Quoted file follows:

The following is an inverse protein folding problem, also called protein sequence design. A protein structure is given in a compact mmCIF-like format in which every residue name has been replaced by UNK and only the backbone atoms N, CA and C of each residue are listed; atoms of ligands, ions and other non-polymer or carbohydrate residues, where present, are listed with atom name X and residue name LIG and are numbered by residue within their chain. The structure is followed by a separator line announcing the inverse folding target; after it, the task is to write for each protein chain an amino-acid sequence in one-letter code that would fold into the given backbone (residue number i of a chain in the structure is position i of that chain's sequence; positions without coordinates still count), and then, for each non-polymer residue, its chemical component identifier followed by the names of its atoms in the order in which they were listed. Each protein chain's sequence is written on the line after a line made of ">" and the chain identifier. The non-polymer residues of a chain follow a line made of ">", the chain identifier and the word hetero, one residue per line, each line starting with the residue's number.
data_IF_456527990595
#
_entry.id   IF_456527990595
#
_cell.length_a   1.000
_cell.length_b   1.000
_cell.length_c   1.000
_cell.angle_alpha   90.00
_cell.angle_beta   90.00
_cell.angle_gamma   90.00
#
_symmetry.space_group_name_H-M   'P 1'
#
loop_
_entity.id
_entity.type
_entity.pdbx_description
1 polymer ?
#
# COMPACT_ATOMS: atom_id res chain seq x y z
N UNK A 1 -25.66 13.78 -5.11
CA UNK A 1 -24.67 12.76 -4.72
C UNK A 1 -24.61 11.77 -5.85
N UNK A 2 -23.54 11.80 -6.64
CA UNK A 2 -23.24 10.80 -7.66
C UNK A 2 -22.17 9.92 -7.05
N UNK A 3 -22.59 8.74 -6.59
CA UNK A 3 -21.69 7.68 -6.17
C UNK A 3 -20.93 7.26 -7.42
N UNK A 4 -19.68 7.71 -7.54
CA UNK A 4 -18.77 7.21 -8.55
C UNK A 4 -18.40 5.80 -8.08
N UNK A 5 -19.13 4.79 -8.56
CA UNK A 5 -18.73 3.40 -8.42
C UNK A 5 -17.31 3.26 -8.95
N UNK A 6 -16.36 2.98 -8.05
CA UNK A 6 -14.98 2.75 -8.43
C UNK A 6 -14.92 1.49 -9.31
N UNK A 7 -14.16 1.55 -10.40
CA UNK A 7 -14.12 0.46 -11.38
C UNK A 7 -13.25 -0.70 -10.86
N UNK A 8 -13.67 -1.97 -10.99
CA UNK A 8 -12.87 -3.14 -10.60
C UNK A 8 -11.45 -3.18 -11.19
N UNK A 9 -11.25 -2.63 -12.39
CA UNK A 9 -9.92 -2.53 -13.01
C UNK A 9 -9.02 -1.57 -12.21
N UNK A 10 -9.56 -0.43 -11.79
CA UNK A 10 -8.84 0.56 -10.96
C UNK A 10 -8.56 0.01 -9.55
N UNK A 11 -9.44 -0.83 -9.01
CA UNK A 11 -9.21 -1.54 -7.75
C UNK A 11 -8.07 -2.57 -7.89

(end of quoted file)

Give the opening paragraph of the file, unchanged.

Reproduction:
The following is an inverse protein folding problem, also called protein sequence design. A protein structure is given in a compact mmCIF-like format in which every residue name has been replaced by UNK and only the backbone atoms N, CA and C of each residue are listed; atoms of ligands, ions and other non-polymer or carbohydrate residues, where present, are listed with atom name X and residue name LIG and are numbered by residue within their chain. The structure is followed by a separator line announcing the inverse folding target; after it, the task is to write for each protein chain an amino-acid sequence in one-letter code that would fold into the given backbone (residue number i of a chain in the structure is position i of that chain's sequence; positions without coordinates still count), and then, for each non-polymer residue, its chemical component identifier followed by the names of its atoms in the order in which they were listed. Each protein chain's sequence is written on the line after a line made of ">" and the chain identifier. The non-polymer residues of a chain follow a line made of ">", the chain identifier and the word hetero, one residue per line, each line starting with the residue's number.